All four of them quickly snapped open their bags and literally dove into their pillowcases and bucket pulling out bars, pieces and chunks of chocolate. They sorted the candy by brand and a few minutes later, I had more than enough chocolate to fulfill an army sized batch of chocolaty cookies. The kids and I unwrapped and chopped the candy bars into small bits. We used it all, Hershey bars, Snickers, Milkyways, Kisses, Heath Bars and MnMs for color. I decided to follow an old fashioned oatmeal cookie recipe, to keep things a tiny bit healthy and traded the usual raisins and morsels for a double load of chocolaty treats. When I doled out the spoonfuls onto the trays, it was easier to use a tablespoon and keep the cookies big and chunky. I popped the cookies into the oven for ten minutes and “Voila!” delicious treats to be shared by all. Once the candy has been converted into cookie form, it is much easier to set aside and freeze or even give away as gifts. And best of all it means another few pounds of candy gone, and me a little bit closer to reclaiming my kitchen.

    

XYs learning their ABC’s with OT

by Julia Malakoff

A worksheet was sent home from my son’s school with a note from the teacher. Please have your son practice his letters every day. I remember shaking my head in confusion. My son, who was in first grade at the time, had attended three years of preschool and completed public kindergarten. We had arduously reviewed writing the alphabet, using dot to dots, coloring books and tracing letters. I had spent countless hours of one on one time with him, for he was the fortunate oldest child who had my divine attention.  In fact, in my opinion, at the time, he seemed on course and I truly did not realize that he was struggling with his handwriting at school.

We continued to practice, but, my son’s frustrations grew in the classroom.  It was then that I was introduced to the occupational therapy. My first son was finally diagnosed with dysgraphia, by the school’s occupational therapist. Dysgraphia is a learning disability that affects handwriting. The school’s occupational therapist kindly took it upon herself to work with my son at his desk. She fitted his pencils with rubbery wedges, in colorful and zany shapes.  These wedges helped secure my son’s pencil grip and she replaced his worksheets with pre-printed paper that had horizontal lines with a cloud at the top and grass at the bottom. Put your pencil at the top of the cloud, she guided him and draw a straight line down to the grass. This simple and yet effective visual approach started to bring a sense of fun into my son’s difficulties with handwriting. She then told him to use a variety of writing utensils at home, including pens, crayons and markers. Write all of your letters in different colors-use your fingers to paint your letters in pudding, in rice and in sand. Learn to feel the letters with your finger. I took these suggestions to the grocery store where we invested in canned icing, flour and Jello. Food seemed to be an easy way to practice writing letters, in fact, it was a finger licking good way to learn, agreed my son.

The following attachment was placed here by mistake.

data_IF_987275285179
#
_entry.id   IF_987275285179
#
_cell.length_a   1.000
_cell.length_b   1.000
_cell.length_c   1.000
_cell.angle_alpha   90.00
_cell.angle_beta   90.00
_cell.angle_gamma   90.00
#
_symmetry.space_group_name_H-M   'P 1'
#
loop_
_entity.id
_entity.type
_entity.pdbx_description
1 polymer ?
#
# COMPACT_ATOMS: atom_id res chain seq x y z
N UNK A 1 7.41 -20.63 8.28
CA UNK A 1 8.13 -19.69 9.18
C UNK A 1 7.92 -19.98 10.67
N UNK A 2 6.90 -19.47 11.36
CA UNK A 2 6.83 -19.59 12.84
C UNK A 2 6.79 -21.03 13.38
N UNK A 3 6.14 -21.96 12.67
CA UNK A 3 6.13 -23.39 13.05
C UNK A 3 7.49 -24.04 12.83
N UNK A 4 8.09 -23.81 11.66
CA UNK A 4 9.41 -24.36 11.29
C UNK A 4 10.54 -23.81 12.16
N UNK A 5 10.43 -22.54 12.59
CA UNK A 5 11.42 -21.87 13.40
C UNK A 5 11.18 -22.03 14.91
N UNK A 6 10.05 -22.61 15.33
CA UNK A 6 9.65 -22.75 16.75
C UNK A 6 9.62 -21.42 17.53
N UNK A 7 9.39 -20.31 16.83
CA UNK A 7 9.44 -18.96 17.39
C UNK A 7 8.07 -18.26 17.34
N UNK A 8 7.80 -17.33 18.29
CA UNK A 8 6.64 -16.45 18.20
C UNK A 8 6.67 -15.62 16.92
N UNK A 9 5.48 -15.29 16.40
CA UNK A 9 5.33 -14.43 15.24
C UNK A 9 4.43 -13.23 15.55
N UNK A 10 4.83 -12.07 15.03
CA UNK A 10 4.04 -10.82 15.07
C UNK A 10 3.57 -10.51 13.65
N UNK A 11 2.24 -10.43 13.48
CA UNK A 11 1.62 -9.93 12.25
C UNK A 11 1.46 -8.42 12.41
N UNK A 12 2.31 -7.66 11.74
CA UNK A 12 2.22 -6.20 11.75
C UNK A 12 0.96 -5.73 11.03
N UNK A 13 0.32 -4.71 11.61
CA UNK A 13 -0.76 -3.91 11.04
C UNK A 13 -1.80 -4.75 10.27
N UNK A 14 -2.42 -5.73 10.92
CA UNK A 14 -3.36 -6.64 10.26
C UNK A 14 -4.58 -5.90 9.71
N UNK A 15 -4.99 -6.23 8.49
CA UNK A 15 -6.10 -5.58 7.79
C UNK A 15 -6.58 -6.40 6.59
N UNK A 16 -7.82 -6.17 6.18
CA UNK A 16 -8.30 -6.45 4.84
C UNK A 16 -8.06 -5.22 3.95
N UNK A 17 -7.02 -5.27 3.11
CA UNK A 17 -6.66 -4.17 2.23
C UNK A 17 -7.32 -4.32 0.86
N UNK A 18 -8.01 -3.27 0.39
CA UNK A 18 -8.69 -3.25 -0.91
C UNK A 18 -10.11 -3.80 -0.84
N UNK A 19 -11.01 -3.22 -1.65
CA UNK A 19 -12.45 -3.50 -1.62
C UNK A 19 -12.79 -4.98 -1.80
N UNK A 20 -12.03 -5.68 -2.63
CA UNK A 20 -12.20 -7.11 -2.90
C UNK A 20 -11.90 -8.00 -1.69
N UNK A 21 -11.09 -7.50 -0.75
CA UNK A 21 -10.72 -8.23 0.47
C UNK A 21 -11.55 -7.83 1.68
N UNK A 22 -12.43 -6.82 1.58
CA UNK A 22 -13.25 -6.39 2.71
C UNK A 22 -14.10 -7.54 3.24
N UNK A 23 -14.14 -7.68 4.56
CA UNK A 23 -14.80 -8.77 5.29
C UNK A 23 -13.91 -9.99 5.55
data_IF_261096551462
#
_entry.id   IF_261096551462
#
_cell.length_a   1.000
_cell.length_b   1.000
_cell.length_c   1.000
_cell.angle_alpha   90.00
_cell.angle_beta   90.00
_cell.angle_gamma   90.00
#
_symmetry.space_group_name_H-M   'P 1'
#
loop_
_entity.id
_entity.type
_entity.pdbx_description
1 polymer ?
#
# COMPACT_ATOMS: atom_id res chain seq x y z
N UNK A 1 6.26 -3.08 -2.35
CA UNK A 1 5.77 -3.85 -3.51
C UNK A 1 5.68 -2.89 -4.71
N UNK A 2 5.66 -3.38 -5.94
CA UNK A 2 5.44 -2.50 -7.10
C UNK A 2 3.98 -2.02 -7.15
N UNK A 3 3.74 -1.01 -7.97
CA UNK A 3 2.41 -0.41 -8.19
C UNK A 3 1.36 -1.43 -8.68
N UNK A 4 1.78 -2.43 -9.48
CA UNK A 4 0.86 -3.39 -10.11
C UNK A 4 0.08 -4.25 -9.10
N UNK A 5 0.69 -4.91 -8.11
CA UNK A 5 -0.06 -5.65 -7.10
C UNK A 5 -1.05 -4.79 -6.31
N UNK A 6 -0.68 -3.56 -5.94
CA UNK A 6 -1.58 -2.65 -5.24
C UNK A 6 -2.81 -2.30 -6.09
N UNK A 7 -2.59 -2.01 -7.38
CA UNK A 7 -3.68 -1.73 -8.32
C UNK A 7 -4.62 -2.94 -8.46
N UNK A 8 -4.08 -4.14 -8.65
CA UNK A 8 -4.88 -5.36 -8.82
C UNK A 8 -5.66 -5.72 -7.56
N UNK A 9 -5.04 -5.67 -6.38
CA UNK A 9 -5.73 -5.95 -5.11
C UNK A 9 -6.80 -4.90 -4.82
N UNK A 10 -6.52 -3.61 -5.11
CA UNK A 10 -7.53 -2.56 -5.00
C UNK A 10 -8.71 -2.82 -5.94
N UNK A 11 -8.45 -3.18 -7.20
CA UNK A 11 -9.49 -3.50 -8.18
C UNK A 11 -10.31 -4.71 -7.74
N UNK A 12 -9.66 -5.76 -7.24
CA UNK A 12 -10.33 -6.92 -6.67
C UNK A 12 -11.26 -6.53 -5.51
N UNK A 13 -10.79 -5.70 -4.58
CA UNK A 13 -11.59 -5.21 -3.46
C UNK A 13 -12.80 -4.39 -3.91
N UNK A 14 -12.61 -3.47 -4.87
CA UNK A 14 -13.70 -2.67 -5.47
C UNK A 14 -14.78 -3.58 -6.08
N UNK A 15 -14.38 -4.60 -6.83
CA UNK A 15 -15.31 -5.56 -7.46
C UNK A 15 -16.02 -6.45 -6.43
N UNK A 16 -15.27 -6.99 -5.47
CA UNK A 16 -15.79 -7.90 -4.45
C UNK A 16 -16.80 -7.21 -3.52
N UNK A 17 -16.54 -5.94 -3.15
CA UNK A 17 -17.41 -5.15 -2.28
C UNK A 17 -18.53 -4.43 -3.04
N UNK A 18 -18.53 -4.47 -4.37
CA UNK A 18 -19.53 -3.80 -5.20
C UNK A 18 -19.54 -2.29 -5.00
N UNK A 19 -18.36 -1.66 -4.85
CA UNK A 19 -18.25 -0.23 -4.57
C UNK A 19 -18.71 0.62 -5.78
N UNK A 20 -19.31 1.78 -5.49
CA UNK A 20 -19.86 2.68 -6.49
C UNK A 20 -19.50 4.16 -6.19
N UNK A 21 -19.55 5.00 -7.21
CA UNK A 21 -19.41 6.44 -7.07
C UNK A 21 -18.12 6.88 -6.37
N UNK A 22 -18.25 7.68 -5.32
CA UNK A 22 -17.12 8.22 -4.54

Moving away from food play and to more serious worksheets was a struggle. It was suggested that on-going sessions of occupational therapy would be beneficial and so we found ourselves driving out to Fairfax Hospital each week to their Rehabilitative Services Department. My first son’s OT experience was very structured. Most of his session took place in a little room with a desk where he would practice drawing and writing lines and curves and eventually working his way up to sentences. It was a painful experience, for both of us, for he was frustrated at himself for not being able to write neatly and I was exhausted dragging him week after week, tempers a flare. Once my oldest son was discharged from OT, my second son unfortunately seemed to be showing similar frustrations in preschool.